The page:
Orchiopexy -- Open Surgery
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Reasons for Procedure
- Testicle moves back up into groin again after surgery
- Damage to the testicle
- Reaction to anesthesia
- Injury to surrounding structures
What to Expect
Prior to Procedure
- Examine your child
- Do imaging, blood, and urine tests
- Discuss the anesthesia being used and the potential risks
- Discuss the risks of surgery and answer any questions you have
- Bring special toys, books, and comfortable clothing for your child.
- Your child will need to avoid eating for a period of time before surgery. Ask the doctor when your child should stop eating and drinking. For children less than one year, it is often recommended that they do not eat after midnight the night before the surgery. Clear liquids (eg, breast milk, water, clear juices) may be allowed up to two hours before the procedure.
Description of the Procedure
How Long Will It Take?
How Much Will It Hurt?
- Your child will be monitored while he recovers from the anesthesia.
- The nurse will give pain medicine as needed.
- Give medicines as directed to treat pain and prevent infection.
- Minor bleeding is normal. Care for the incisions as directed.
- Change your child’s diaper often. Leave it off for short periods to allow air at the incision sites.
- Ask your doctor about when it is safe to bathe your child.
- Engage in gentle play. Avoid tiring activities for a few weeks. Sitting on or riding a bicycle should be avoided for about a week after the surgery.
- Monitor your child for signs of pain. Examples include fussiness, trouble moving, sweating, and pale skin.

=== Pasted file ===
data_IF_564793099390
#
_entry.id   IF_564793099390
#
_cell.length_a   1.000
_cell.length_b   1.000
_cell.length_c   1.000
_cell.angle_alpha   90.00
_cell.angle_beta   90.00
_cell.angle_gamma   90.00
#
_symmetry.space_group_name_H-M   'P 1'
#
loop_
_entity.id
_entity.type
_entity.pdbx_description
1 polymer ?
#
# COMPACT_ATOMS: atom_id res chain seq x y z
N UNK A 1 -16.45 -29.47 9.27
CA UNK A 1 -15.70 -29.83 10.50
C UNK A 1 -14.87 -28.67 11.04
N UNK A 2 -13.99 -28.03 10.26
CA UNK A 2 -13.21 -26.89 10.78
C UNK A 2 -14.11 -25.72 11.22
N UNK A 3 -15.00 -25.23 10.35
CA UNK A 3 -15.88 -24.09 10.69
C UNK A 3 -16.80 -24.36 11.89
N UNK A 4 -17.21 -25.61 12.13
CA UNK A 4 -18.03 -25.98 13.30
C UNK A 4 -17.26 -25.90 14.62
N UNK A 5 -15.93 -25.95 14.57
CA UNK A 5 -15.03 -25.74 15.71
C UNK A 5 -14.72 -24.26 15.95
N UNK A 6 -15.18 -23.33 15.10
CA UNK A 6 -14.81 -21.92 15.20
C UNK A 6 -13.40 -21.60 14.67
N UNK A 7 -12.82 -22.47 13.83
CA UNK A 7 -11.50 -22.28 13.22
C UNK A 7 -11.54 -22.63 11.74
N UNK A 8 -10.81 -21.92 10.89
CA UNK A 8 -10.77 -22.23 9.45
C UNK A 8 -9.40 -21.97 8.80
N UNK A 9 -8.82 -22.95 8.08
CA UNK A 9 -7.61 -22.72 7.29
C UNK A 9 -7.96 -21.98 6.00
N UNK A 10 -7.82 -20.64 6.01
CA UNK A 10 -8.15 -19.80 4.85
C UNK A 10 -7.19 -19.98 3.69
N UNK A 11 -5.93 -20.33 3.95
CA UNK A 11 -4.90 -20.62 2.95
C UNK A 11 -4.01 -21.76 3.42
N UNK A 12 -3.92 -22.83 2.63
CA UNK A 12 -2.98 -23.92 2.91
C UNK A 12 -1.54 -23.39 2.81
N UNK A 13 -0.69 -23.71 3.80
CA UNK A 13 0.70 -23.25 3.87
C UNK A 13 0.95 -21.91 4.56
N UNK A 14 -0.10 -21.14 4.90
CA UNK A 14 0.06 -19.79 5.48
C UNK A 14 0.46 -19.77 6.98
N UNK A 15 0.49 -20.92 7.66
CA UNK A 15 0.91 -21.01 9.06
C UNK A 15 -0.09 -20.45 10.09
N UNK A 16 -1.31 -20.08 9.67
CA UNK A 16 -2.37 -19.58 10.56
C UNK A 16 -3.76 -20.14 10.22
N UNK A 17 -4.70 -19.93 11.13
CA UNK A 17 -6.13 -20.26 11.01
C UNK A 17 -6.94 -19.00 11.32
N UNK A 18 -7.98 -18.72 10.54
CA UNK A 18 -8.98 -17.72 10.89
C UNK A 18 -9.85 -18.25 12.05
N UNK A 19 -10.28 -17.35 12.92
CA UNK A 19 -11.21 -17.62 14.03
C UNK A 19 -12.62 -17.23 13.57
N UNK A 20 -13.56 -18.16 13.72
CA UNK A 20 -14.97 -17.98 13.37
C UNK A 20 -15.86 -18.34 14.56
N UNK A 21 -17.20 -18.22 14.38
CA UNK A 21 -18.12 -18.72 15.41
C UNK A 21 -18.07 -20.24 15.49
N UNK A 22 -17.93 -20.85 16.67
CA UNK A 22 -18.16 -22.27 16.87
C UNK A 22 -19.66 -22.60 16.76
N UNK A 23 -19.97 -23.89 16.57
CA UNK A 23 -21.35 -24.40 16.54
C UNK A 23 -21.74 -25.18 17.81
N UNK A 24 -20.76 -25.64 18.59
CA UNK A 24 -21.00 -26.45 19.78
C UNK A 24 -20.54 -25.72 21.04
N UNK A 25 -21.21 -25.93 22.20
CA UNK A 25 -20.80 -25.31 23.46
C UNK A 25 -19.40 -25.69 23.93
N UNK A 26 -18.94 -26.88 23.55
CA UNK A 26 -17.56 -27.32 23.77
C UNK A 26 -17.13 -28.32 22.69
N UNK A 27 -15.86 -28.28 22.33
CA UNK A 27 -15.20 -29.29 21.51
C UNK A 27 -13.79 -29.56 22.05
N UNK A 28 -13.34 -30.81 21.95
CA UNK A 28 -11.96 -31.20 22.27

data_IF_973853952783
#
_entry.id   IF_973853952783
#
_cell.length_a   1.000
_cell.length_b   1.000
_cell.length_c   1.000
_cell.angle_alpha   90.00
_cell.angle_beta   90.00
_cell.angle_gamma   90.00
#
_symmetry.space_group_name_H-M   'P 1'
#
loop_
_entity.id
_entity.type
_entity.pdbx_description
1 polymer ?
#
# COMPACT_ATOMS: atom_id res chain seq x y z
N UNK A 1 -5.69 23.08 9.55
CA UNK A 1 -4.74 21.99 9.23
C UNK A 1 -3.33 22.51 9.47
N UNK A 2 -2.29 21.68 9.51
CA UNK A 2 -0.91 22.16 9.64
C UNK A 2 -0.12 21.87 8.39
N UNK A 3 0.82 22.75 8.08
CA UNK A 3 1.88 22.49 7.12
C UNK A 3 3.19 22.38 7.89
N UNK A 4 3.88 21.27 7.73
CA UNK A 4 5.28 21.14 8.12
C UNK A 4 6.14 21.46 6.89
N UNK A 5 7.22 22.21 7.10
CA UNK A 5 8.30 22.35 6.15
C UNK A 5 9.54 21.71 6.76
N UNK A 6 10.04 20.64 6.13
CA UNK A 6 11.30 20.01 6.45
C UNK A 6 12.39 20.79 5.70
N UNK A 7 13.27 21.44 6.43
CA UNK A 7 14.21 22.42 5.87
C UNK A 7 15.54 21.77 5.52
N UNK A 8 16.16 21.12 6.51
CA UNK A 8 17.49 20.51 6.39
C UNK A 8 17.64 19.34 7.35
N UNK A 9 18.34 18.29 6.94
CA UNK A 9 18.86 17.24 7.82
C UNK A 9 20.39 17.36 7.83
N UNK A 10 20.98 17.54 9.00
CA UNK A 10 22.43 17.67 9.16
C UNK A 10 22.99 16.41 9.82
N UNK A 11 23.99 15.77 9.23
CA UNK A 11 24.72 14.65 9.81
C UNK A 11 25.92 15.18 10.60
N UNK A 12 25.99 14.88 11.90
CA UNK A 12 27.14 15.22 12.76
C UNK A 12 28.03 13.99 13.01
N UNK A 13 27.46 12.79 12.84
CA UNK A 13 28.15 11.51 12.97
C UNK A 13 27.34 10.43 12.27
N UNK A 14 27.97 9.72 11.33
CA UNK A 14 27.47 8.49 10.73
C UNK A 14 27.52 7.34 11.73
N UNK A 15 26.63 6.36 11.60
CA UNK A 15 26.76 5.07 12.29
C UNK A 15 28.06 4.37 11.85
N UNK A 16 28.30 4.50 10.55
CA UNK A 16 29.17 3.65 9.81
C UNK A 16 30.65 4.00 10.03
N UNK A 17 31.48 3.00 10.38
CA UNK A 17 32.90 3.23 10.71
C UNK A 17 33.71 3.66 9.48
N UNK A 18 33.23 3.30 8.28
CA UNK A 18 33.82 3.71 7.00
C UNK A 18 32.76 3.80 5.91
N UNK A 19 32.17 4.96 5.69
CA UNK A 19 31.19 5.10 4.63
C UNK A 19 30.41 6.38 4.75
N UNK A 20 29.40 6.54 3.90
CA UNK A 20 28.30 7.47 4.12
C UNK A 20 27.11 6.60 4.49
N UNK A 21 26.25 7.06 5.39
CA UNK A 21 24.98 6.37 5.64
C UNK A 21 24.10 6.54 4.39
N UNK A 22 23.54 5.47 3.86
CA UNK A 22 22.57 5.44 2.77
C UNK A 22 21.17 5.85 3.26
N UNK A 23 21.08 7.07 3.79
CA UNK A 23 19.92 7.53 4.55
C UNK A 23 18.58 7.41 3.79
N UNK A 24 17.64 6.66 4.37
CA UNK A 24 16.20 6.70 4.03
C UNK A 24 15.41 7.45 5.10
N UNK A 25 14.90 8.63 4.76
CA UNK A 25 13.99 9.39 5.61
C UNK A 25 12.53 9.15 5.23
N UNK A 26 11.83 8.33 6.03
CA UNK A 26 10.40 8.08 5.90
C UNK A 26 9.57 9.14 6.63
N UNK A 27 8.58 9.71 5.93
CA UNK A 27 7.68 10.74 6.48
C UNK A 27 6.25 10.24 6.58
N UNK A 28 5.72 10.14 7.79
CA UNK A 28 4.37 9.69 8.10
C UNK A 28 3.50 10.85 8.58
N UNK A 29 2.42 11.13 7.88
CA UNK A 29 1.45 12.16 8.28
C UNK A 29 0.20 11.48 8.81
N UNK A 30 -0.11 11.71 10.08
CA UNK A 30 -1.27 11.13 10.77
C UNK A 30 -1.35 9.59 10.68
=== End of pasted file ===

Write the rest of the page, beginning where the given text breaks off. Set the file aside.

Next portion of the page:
- Be sure to follow the doctor’s instructions.
Call Your Child’s Doctor
- Increasing pressure or pain
- Redness, drainage, puffiness, or soreness around the incision site
- Changes in frequency, odor, appearance, or volume of urine
- Difficulty urinating
- Signs of infection, including fever or chills
- Abdominal pain
- Lack of energy
- Loss of appetite
American Academy of Pediatrics http://www.aap.org/
American Family Physician http://www.aafp.org/afp/
Canadian Pediatrics Society http://www.cps.ca/
Health Canada http://www.hc-sc.gc.ca/index-eng.php
About Kids Health. Orchiopexy: surgery for undescended testicles. About Kids Health website. Available at: http://www.aboutkidshealth.ca/healthaz/Orchidopexy-Surgery-for-Undescended-Testicles.aspx?articleID=10179&categoryID=AZ1k . Updated July 31, 2009. Accessed August 16, 2010.
Campbell M, Wein A, Kavoussi L. Campbell-Walsh Urology . 9th ed. Philadelphia, PA: WB Saunders; chap 127.
Children’s Hospital and Clinics of Minnesota. Orchiopexy. Children’s Hospital and Clinics of Minnesota website. Available at: http://www.childrensmn.org/Manuals/PFS/Surg/018757.pdf . Updated March 2009. Accessed August 16, 2010.
Children’s Hospital of Pittsburgh. Undescended testicle orchiopexy repair surgery. Children’s Hospital of Pittsburgh website. Available at: http://www.chp.edu/cs/Satellite?c=eHA%5FContent%5FC&cid=1209404825839&pagename=CHP/eHA%5FContent%5FC/CHP/Template/CHP%5FLayout%5F04%5FContent%5FPage%5FTemplate . Updated April 7, 2010. Accessed August 16, 2010.
Elyas R, Guerra LA, Pike J, et al. Is staging beneficial for Fowler-Stephens orchiopexy? A systematic review. J Urol . 2010;183(5):2012-2018.
Smith N, Carmack A. Undescended testes. EBSCO Patient Education Reference Center website. Available at: http://www.ebscohost.com/thisTopic.php?marketID=16&topicID=1034 . Updated July 1, 2010. Accessed August 16, 2010.
6/6/2011 DynaMed's Systematic Literature Surveillance DynaMed's Systematic Literature Surveillance : Mills E, Eyawo O, Lockhart I, Kelly S, Wu P, Ebbert JO. Smoking cessation reduces postoperative complications: a systematic review and meta-analysis. Am J Med. 2011;124(2):144-154.e8.
- Reviewer: Marcin Chwistek, MD
- Review Date: 09/2012 -
- Update Date: 00/92/2012 -